Use Existing Infrastructure

Cities can use the existing wide stroads to their advantage by proposing the elimination of most of the access points and curb cuts along designated stretches. Traffic signals that allow drivers to turn into the existing strip malls could be placed at further intervals. Doing this could make right and left turn lanes unnecessary in most areas. The stroad could then be narrowed by at least 10 feet on both sides.

Big box developments usually have deep setbacks with excessive parking in front of the buildings. This land could be used to build small shops, offices, restaurants and even residences lined with a wide sidewalk/bike path on the “inside” as a street parallel to the high speed road. The path could provide an inviting pedestrian environment with walking access to the small shops and big boxes. To get to the big box stores and new local shops, drivers can access the abundant parking from the few access points and have a launching point to walk (or bike share) to a wide variety of establishments ranging from chain stores to quaint restaurants.

We should prepare for the possibility of dwindling future demand for big box stores to the point that they stay permanently empty and are eventually torn down. Cities can potentially buy this property to either create actual streets, convert to green space, or provide bike/pedestrian access from adjacent neighborhoods to the commercial areas.  

Benefits

Political and financial barriers to change may be overcome by helping all users see how they might directly benefit from improvements:

  • Removing curb cuts and accesses and limiting signals along roads appeals to the DOT’s traffic engineers. It is a step toward their goals of increased traffic volumes, reduced congestion, maintained speeds and fewer accidents.
  • It is in the interest of current property owners to keep their land financially productive and empty boxes will not make that happen. We are already seeing changing demands as many of the big box stores sit empty. Smaller shops in a traditional style allow developers to maximize the productivity of their land and improve their resilience to market changes. A city can help facilitate these developments by implementing more flexible codes and by providing the supporting infrastructure.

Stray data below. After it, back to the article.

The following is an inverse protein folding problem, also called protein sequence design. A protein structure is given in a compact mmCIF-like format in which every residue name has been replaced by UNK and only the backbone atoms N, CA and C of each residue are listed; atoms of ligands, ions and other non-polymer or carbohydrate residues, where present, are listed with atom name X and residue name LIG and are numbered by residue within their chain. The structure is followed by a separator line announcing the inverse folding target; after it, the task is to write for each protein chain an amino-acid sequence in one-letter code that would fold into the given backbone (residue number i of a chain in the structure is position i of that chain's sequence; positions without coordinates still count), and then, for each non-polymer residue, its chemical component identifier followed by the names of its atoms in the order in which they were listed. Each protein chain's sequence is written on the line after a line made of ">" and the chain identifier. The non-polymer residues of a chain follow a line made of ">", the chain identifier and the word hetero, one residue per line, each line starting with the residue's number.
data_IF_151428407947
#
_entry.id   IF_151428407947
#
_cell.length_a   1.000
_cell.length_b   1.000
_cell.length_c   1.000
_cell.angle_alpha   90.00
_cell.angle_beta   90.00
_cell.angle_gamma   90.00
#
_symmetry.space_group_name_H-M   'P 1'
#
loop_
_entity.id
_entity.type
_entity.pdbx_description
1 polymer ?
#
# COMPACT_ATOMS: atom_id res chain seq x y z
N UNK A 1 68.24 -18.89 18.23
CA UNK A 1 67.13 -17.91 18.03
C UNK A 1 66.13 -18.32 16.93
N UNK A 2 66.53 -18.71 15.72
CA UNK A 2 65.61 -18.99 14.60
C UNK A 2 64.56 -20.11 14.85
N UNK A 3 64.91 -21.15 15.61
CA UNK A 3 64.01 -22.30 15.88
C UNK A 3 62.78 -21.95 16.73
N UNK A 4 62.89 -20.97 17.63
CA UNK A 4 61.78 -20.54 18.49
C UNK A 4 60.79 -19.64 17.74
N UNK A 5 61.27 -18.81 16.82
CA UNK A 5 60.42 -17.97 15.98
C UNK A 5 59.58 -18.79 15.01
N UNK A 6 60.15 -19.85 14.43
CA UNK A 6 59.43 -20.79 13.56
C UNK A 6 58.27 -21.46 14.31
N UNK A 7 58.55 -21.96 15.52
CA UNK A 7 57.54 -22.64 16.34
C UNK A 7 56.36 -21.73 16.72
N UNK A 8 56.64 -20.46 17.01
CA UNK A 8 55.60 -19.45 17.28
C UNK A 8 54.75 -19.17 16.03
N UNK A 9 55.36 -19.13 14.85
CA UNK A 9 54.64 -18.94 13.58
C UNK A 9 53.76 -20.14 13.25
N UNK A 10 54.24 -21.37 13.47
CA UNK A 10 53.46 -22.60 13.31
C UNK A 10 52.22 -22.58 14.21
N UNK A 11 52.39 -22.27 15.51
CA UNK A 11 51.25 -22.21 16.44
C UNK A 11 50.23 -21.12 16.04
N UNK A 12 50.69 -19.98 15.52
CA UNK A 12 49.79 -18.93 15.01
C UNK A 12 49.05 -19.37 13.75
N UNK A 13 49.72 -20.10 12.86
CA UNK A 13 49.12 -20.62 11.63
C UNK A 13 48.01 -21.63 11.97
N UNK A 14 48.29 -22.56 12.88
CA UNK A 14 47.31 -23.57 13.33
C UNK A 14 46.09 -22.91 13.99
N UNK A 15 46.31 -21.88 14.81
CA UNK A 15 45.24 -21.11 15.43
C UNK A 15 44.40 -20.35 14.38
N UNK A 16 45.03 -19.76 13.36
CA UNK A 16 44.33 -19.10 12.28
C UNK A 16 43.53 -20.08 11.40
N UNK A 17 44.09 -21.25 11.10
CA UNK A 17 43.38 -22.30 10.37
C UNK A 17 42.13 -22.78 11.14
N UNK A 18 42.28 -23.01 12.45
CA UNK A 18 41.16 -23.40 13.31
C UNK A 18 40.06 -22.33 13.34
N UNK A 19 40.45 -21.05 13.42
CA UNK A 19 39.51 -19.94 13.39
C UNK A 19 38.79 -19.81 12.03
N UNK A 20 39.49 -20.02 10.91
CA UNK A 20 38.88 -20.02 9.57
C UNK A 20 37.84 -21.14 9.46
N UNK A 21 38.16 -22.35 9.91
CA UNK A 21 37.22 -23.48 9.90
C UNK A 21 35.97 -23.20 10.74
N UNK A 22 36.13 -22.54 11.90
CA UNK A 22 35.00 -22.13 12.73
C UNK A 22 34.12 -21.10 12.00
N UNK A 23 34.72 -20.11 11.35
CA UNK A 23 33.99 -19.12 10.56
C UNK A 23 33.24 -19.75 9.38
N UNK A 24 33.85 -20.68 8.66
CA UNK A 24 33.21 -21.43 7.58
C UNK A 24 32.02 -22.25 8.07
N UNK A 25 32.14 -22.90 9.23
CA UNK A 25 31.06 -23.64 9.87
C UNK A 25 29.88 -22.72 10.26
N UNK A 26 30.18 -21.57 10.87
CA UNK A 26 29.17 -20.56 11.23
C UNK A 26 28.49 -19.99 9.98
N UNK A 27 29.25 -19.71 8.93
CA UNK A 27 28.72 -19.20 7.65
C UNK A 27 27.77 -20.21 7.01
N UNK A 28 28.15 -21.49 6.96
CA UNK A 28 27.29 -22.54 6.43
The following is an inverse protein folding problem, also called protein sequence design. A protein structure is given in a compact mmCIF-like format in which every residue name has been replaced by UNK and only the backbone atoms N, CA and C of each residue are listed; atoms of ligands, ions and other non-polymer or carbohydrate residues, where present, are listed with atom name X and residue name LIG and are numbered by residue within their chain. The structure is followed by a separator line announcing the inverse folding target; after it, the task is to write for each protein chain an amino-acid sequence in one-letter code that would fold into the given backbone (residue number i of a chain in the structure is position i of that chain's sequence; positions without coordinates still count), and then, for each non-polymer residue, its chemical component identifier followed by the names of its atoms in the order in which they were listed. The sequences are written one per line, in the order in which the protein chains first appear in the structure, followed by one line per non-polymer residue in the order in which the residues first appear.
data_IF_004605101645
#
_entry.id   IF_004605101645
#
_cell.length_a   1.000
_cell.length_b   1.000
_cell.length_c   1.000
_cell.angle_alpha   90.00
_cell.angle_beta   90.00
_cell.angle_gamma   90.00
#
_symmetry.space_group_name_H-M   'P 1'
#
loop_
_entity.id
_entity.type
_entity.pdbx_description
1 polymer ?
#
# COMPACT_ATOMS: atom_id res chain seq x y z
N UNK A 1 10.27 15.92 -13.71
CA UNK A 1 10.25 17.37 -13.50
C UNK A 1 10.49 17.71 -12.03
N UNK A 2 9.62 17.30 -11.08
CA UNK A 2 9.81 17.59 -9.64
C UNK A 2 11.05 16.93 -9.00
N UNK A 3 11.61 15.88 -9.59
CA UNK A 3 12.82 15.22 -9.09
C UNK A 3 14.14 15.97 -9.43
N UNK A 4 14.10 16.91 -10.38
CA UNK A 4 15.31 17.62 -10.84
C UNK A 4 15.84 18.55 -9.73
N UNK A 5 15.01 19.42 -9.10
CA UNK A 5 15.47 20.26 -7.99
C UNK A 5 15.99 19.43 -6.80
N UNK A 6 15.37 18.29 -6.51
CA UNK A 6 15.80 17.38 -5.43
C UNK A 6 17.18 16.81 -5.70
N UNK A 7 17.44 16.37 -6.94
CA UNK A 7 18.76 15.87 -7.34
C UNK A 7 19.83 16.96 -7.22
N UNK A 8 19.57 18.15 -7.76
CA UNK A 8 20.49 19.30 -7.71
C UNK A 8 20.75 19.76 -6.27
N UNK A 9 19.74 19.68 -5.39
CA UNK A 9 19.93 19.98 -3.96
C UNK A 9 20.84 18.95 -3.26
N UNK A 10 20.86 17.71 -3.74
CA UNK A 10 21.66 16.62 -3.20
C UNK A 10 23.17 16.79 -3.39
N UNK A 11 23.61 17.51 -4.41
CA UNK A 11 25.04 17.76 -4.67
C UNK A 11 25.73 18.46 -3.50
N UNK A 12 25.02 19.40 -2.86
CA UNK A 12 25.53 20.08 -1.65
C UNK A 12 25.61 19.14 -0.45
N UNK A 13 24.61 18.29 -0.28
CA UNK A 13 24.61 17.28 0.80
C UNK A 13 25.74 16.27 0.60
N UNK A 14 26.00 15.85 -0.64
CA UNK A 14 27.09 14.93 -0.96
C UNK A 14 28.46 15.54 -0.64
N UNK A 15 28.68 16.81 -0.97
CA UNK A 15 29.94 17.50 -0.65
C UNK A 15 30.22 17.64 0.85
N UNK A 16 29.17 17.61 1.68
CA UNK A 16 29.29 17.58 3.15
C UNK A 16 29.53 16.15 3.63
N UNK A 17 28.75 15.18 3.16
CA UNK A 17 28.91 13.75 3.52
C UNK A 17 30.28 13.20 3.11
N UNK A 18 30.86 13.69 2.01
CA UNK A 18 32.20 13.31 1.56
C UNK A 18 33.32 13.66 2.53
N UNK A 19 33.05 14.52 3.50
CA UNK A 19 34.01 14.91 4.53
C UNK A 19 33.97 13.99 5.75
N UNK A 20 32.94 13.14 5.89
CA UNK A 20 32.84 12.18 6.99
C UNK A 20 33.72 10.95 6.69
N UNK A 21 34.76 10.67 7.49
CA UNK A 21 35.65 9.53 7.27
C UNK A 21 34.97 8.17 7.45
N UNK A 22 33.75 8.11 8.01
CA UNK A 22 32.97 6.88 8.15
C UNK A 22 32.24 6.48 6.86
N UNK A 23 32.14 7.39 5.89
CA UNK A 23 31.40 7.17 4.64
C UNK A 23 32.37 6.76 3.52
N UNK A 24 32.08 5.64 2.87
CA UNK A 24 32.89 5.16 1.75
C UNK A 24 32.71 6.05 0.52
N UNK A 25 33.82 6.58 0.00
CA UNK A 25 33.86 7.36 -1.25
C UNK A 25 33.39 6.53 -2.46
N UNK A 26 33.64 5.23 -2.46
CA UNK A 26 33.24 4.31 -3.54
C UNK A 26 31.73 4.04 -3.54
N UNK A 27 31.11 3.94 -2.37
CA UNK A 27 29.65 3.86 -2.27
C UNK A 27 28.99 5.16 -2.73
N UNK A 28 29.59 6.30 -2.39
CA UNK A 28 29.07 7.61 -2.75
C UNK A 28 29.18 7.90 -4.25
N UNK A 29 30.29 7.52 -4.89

• Drivers currently using the stroads to get from place to place benefit from having a road that has less congestion, increased safety and fewer stops at traffic lights. They also get the benefit of having a broader variety of goods and services available in one place.
  • The benefits to cyclists and pedestrians are evident in that there is now a safe, comfortable place to walk or ride to meet their needs.
  • Environmental benefits come from fewer car trips, more miles walked or biked, and more green space.
  • Culturally, our places benefit from the establishment of community gathering places and transportation options for all users.
  • The city benefits through increased productivity of the land which results in increased sales and property tax revenues. A diversified “portfolio” of business types can make a city more economically resilient and provide a wider variety of jobs.

Bottom Line

Big boxes are not the enemy; they are the natural byproduct of our suburban development pattern. It is in the interest of all involved to find economically viable and beneficial ways for these different land uses to coexist either temporarily or permanently.

(All photos by Cami Sanders)


Related stories


About the Author

Cami Sanders works for a civil engineering company as a grant writer, proposal manager and assistant planner. She has contentedly lived in Riverdale, Utah for 16 years with her husband and three children. She loves British literature, Italian architecture, Indian food, French history, Austrian economics, and American politics.